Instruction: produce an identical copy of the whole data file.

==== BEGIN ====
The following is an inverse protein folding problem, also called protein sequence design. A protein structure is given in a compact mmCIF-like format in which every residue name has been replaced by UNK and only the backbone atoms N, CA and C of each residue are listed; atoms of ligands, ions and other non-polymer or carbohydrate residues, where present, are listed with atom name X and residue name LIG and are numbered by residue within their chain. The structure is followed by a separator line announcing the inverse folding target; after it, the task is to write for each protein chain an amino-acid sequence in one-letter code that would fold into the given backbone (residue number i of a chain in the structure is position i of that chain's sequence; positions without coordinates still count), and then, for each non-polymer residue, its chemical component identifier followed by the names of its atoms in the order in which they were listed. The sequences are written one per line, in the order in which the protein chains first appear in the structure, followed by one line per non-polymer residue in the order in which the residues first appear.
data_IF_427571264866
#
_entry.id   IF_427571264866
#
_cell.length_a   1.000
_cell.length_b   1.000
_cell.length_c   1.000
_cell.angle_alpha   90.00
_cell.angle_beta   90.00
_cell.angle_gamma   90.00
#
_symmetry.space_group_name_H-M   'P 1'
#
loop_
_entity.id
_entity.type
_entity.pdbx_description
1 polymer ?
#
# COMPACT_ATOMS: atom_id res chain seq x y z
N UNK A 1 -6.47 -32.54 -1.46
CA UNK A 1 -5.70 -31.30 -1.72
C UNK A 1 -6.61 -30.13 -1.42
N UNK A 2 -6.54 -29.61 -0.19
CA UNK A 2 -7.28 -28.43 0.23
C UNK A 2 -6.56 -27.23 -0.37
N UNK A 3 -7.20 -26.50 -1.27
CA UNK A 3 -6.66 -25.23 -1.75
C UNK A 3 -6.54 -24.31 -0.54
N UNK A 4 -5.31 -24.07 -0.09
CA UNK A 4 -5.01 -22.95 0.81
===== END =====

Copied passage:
The following is an inverse protein folding problem, also called protein sequence design. A protein structure is given in a compact mmCIF-like format in which every residue name has been replaced by UNK and only the backbone atoms N, CA and C of each residue are listed; atoms of ligands, ions and other non-polymer or carbohydrate residues, where present, are listed with atom name X and residue name LIG and are numbered by residue within their chain. The structure is followed by a separator line announcing the inverse folding target; after it, the task is to write for each protein chain an amino-acid sequence in one-letter code that would fold into the given backbone (residue number i of a chain in the structure is position i of that chain's sequence; positions without coordinates still count), and then, for each non-polymer residue, its chemical component identifier followed by the names of its atoms in the order in which they were listed. The sequences are written one per line, in the order in which the protein chains first appear in the structure, followed by one line per non-polymer residue in the order in which the residues first appear.
data_IF_427571264866
#
_entry.id   IF_427571264866
#
_cell.length_a   1.000
_cell.length_b   1.000
_cell.length_c   1.000
_cell.angle_alpha   90.00
_cell.angle_beta   90.00
_cell.angle_gamma   90.00
#
_symmetry.space_group_name_H-M   'P 1'
#
loop_
_entity.id
_entity.type
_entity.pdbx_description
1 polymer ?
#
# COMPACT_ATOMS: atom_id res chain seq x y z
N UNK A 1 -6.47 -32.54 -1.46
CA UNK A 1 -5.70 -31.30 -1.72
C UNK A 1 -6.61 -30.13 -1.42
N UNK A 2 -6.54 -29.61 -0.19
CA UNK A 2 -7.28 -28.43 0.23
C UNK A 2 -6.56 -27.23 -0.37
N UNK A 3 -7.20 -26.50 -1.27
CA UNK A 3 -6.66 -25.23 -1.75
C UNK A 3 -6.54 -24.31 -0.54
N UNK A 4 -5.31 -24.07 -0.09
CA UNK A 4 -5.01 -22.95 0.81